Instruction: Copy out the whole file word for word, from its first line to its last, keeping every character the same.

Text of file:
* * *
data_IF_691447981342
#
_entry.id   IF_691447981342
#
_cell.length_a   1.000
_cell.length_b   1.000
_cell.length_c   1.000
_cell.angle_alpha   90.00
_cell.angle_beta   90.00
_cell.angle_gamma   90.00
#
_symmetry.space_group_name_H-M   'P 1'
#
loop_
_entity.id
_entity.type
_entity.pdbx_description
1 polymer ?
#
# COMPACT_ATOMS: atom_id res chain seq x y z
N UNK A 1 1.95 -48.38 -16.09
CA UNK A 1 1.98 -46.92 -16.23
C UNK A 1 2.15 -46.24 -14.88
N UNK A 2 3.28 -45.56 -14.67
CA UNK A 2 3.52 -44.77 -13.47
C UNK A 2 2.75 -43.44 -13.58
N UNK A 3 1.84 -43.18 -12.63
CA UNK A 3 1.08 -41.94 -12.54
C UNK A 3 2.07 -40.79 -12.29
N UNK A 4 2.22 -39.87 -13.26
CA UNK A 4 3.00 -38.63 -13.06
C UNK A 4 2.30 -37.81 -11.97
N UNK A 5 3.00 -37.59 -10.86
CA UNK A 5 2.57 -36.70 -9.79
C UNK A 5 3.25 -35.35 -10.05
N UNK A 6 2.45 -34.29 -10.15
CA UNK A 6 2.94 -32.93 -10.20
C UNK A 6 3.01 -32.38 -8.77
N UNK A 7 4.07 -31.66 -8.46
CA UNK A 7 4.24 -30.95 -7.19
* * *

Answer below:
data_IF_691447981342
#
_entry.id   IF_691447981342
#
_cell.length_a   1.000
_cell.length_b   1.000
_cell.length_c   1.000
_cell.angle_alpha   90.00
_cell.angle_beta   90.00
_cell.angle_gamma   90.00
#
_symmetry.space_group_name_H-M   'P 1'
#
loop_
_entity.id
_entity.type
_entity.pdbx_description
1 polymer ?
#
# COMPACT_ATOMS: atom_id res chain seq x y z
N UNK A 1 1.95 -48.38 -16.09
CA UNK A 1 1.98 -46.92 -16.23
C UNK A 1 2.15 -46.24 -14.88
N UNK A 2 3.28 -45.56 -14.67
CA UNK A 2 3.52 -44.77 -13.47
C UNK A 2 2.75 -43.44 -13.58
N UNK A 3 1.84 -43.18 -12.63
CA UNK A 3 1.08 -41.94 -12.54
C UNK A 3 2.07 -40.79 -12.29
N UNK A 4 2.22 -39.87 -13.26
CA UNK A 4 3.00 -38.63 -13.06
C UNK A 4 2.30 -37.81 -11.97
N UNK A 5 3.00 -37.59 -10.86
CA UNK A 5 2.57 -36.70 -9.79
C UNK A 5 3.25 -35.35 -10.05
N UNK A 6 2.45 -34.29 -10.15
CA UNK A 6 2.94 -32.93 -10.20
C UNK A 6 3.01 -32.38 -8.77
N UNK A 7 4.07 -31.66 -8.46
CA UNK A 7 4.24 -30.95 -7.19